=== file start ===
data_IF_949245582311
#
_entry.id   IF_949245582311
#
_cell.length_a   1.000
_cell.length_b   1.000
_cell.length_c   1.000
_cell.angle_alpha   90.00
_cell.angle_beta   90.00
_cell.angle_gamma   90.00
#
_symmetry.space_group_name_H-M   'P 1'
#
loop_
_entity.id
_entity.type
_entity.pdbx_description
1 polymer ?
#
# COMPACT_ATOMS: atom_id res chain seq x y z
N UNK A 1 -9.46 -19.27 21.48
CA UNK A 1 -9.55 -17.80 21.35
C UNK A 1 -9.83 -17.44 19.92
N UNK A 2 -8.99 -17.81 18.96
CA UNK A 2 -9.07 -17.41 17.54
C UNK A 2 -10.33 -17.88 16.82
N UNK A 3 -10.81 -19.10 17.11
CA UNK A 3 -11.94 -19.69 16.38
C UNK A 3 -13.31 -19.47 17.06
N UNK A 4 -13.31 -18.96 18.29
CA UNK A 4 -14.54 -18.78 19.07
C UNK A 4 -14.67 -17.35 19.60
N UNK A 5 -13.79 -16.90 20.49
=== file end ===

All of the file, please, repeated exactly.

data_IF_949245582311
#
_entry.id   IF_949245582311
#
_cell.length_a   1.000
_cell.length_b   1.000
_cell.length_c   1.000
_cell.angle_alpha   90.00
_cell.angle_beta   90.00
_cell.angle_gamma   90.00
#
_symmetry.space_group_name_H-M   'P 1'
#
loop_
_entity.id
_entity.type
_entity.pdbx_description
1 polymer ?
#
# COMPACT_ATOMS: atom_id res chain seq x y z
N UNK A 1 -9.46 -19.27 21.48
CA UNK A 1 -9.55 -17.80 21.35
C UNK A 1 -9.83 -17.44 19.92
N UNK A 2 -8.99 -17.81 18.96
CA UNK A 2 -9.07 -17.41 17.54
C UNK A 2 -10.33 -17.88 16.82
N UNK A 3 -10.81 -19.10 17.11
CA UNK A 3 -11.94 -19.69 16.38
C UNK A 3 -13.31 -19.47 17.06
N UNK A 4 -13.31 -18.96 18.29
CA UNK A 4 -14.54 -18.78 19.07
C UNK A 4 -14.67 -17.35 19.60
N UNK A 5 -13.79 -16.90 20.49